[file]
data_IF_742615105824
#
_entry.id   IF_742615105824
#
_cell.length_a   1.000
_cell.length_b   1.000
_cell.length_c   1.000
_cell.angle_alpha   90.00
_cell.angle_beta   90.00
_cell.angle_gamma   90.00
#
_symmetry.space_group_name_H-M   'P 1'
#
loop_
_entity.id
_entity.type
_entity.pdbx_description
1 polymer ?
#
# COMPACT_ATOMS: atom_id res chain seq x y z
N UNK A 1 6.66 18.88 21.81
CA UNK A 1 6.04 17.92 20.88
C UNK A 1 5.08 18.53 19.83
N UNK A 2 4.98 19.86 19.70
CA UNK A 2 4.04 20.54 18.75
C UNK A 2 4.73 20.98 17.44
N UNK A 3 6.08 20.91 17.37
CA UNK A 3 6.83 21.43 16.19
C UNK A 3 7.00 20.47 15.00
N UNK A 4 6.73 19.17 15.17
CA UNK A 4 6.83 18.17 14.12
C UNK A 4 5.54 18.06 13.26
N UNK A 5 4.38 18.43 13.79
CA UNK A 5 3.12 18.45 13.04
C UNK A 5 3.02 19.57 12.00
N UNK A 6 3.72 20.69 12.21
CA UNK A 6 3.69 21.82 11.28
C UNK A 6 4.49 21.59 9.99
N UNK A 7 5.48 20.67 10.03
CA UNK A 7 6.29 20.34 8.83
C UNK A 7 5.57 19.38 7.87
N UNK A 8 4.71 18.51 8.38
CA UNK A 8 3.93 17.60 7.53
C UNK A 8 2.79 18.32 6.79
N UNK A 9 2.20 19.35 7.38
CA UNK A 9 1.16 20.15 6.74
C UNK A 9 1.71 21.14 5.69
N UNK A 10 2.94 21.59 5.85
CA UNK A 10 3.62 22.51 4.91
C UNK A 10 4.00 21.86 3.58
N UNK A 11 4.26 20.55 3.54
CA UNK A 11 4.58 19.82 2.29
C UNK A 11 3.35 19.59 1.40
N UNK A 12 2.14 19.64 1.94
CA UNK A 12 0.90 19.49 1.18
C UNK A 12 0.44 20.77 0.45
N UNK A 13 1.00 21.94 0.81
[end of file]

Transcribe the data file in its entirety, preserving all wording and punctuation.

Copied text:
data_IF_742615105824
#
_entry.id   IF_742615105824
#
_cell.length_a   1.000
_cell.length_b   1.000
_cell.length_c   1.000
_cell.angle_alpha   90.00
_cell.angle_beta   90.00
_cell.angle_gamma   90.00
#
_symmetry.space_group_name_H-M   'P 1'
#
loop_
_entity.id
_entity.type
_entity.pdbx_description
1 polymer ?
#
# COMPACT_ATOMS: atom_id res chain seq x y z
N UNK A 1 6.66 18.88 21.81
CA UNK A 1 6.04 17.92 20.88
C UNK A 1 5.08 18.53 19.83
N UNK A 2 4.98 19.86 19.70
CA UNK A 2 4.04 20.54 18.75
C UNK A 2 4.73 20.98 17.44
N UNK A 3 6.08 20.91 17.37
CA UNK A 3 6.83 21.43 16.19
C UNK A 3 7.00 20.47 15.00
N UNK A 4 6.73 19.17 15.17
CA UNK A 4 6.83 18.17 14.12
C UNK A 4 5.54 18.06 13.26
N UNK A 5 4.38 18.43 13.79
CA UNK A 5 3.12 18.45 13.04
C UNK A 5 3.02 19.57 12.00
N UNK A 6 3.72 20.69 12.21
CA UNK A 6 3.69 21.82 11.28
C UNK A 6 4.49 21.59 9.99
N UNK A 7 5.48 20.67 10.03
CA UNK A 7 6.29 20.34 8.83
C UNK A 7 5.57 19.38 7.87
N UNK A 8 4.71 18.51 8.38
CA UNK A 8 3.93 17.60 7.53
C UNK A 8 2.79 18.32 6.79
N UNK A 9 2.20 19.35 7.38
CA UNK A 9 1.16 20.15 6.74
C UNK A 9 1.71 21.14 5.69
N UNK A 10 2.94 21.59 5.85
CA UNK A 10 3.62 22.51 4.91
C UNK A 10 4.00 21.86 3.58
N UNK A 11 4.26 20.55 3.54
CA UNK A 11 4.58 19.82 2.29
C UNK A 11 3.35 19.59 1.40
N UNK A 12 2.14 19.64 1.94
CA UNK A 12 0.90 19.49 1.18
C UNK A 12 0.44 20.77 0.45
N UNK A 13 1.00 21.94 0.81